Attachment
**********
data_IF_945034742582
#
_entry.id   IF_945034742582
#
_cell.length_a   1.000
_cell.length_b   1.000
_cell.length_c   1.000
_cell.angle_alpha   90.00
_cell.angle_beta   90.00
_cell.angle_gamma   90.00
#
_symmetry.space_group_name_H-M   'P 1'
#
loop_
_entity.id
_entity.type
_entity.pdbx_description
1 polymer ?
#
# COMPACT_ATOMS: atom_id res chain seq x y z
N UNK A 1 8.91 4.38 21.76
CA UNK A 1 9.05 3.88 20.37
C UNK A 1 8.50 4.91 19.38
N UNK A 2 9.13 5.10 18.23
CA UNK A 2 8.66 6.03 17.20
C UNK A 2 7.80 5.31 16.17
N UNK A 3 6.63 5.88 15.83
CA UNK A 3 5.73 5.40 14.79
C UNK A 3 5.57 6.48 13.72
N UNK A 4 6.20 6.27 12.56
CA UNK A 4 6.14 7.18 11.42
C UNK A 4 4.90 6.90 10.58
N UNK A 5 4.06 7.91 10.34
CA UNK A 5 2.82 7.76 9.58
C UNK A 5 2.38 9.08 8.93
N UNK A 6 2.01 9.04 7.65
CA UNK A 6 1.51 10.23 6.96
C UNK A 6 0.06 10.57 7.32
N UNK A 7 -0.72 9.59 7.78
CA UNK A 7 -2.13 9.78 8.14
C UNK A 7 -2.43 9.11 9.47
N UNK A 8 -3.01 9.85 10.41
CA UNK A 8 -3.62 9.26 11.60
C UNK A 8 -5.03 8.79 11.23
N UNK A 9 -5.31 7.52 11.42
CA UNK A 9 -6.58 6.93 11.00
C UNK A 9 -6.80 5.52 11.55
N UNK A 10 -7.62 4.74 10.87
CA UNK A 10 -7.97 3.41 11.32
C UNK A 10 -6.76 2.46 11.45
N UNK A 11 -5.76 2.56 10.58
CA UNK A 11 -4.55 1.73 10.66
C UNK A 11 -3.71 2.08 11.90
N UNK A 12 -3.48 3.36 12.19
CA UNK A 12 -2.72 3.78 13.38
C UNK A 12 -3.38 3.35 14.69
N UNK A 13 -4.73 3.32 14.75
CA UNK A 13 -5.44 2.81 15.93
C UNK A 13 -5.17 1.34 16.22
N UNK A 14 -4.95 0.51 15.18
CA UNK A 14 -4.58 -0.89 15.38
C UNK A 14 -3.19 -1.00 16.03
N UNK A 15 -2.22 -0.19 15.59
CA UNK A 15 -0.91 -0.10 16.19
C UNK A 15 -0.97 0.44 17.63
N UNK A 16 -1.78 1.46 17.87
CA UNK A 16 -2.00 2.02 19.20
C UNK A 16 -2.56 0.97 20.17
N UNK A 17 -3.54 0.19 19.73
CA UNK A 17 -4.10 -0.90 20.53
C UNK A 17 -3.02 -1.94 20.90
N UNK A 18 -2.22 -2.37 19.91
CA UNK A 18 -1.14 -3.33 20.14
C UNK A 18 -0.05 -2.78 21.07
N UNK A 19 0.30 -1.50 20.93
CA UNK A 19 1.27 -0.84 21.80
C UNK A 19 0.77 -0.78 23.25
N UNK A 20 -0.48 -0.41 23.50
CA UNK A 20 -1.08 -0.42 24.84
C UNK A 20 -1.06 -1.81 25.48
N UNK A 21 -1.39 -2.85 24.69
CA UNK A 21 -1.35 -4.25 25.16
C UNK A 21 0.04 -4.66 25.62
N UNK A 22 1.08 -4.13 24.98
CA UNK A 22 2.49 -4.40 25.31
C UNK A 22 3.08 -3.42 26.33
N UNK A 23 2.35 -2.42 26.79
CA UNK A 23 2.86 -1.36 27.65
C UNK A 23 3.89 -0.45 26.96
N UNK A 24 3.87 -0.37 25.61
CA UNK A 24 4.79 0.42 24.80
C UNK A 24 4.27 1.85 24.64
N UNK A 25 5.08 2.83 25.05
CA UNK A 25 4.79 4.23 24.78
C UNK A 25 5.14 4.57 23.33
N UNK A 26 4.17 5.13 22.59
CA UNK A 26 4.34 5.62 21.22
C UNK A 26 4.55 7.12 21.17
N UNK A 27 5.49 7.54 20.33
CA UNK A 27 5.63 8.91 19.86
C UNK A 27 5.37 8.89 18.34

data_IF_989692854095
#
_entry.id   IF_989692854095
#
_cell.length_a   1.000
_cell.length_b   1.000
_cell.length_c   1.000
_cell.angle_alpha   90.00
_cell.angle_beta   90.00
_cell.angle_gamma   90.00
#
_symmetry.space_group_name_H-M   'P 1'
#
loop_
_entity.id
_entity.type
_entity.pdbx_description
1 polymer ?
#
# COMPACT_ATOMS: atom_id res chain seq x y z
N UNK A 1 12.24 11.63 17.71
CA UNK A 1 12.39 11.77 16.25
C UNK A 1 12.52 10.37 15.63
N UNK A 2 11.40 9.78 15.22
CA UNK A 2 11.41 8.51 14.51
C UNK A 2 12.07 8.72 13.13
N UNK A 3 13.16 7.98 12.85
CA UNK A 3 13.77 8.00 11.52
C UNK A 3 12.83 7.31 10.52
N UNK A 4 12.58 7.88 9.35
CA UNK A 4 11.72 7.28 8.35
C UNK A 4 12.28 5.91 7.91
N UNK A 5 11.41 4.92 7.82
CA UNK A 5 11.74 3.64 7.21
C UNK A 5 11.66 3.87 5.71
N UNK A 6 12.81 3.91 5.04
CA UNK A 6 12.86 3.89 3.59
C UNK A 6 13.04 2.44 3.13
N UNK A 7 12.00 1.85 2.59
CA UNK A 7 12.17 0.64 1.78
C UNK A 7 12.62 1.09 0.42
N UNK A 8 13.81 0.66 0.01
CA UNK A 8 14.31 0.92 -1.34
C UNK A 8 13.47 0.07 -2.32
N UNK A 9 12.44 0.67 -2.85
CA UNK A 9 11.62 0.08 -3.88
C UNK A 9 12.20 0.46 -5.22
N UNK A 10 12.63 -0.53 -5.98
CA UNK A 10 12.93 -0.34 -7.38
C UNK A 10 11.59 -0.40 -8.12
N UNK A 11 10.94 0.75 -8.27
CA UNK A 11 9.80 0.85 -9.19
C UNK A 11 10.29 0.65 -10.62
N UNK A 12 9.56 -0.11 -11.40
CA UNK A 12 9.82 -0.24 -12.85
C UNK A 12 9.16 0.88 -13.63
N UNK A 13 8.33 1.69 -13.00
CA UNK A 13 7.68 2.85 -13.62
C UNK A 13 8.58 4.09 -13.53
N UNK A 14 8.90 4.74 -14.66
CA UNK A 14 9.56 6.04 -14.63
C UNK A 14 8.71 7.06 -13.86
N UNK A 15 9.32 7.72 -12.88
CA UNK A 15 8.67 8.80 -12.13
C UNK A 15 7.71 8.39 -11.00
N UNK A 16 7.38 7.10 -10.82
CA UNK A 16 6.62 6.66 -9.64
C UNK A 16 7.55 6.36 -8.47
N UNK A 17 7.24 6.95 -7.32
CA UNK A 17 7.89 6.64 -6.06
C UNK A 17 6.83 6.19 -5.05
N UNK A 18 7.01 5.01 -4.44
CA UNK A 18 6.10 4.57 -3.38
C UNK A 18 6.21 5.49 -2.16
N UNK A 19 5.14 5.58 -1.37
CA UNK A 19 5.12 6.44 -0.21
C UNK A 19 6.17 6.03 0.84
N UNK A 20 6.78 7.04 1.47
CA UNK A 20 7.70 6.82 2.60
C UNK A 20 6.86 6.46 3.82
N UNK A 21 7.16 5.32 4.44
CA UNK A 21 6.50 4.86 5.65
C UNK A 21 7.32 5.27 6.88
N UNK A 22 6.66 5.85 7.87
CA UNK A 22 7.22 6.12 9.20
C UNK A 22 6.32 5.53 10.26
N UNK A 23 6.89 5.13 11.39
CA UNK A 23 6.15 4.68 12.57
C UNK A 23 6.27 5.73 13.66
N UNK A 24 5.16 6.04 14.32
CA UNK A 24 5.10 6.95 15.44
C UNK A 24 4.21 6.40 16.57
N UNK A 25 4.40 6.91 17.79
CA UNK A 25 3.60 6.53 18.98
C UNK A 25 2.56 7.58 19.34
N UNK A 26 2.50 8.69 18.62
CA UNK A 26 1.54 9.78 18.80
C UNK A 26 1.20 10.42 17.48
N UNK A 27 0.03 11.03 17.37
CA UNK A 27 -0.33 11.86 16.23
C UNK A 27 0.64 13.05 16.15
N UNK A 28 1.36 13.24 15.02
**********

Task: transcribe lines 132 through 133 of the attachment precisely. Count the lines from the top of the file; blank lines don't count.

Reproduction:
CA UNK A 4 11.72 7.28 8.35
C UNK A 4 12.28 5.91 7.91